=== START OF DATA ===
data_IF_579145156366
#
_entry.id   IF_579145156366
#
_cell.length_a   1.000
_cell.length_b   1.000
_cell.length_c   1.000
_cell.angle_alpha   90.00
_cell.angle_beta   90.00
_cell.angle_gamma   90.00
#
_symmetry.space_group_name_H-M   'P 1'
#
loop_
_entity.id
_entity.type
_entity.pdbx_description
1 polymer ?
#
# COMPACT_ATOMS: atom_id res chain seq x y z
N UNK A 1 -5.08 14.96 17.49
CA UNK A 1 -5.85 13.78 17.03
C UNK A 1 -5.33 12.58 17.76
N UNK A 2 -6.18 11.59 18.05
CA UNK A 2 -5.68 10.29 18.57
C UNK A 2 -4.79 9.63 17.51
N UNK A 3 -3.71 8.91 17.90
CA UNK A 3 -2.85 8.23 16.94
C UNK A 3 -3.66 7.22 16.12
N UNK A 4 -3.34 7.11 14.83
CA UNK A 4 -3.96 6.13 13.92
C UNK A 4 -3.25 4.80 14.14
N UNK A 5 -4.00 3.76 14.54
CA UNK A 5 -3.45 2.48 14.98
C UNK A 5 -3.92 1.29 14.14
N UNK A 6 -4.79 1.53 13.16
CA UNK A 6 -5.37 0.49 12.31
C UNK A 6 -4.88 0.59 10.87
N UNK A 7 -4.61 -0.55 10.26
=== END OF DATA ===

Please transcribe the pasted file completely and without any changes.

data_IF_579145156366
#
_entry.id   IF_579145156366
#
_cell.length_a   1.000
_cell.length_b   1.000
_cell.length_c   1.000
_cell.angle_alpha   90.00
_cell.angle_beta   90.00
_cell.angle_gamma   90.00
#
_symmetry.space_group_name_H-M   'P 1'
#
loop_
_entity.id
_entity.type
_entity.pdbx_description
1 polymer ?
#
# COMPACT_ATOMS: atom_id res chain seq x y z
N UNK A 1 -5.08 14.96 17.49
CA UNK A 1 -5.85 13.78 17.03
C UNK A 1 -5.33 12.58 17.76
N UNK A 2 -6.18 11.59 18.05
CA UNK A 2 -5.68 10.29 18.57
C UNK A 2 -4.79 9.63 17.51
N UNK A 3 -3.71 8.91 17.90
CA UNK A 3 -2.85 8.23 16.94
C UNK A 3 -3.66 7.22 16.12
N UNK A 4 -3.34 7.11 14.83
CA UNK A 4 -3.96 6.13 13.92
C UNK A 4 -3.25 4.80 14.14
N UNK A 5 -4.00 3.76 14.54
CA UNK A 5 -3.45 2.48 14.98
C UNK A 5 -3.92 1.29 14.14
N UNK A 6 -4.79 1.53 13.16
CA UNK A 6 -5.37 0.49 12.31
C UNK A 6 -4.88 0.59 10.87
N UNK A 7 -4.61 -0.55 10.26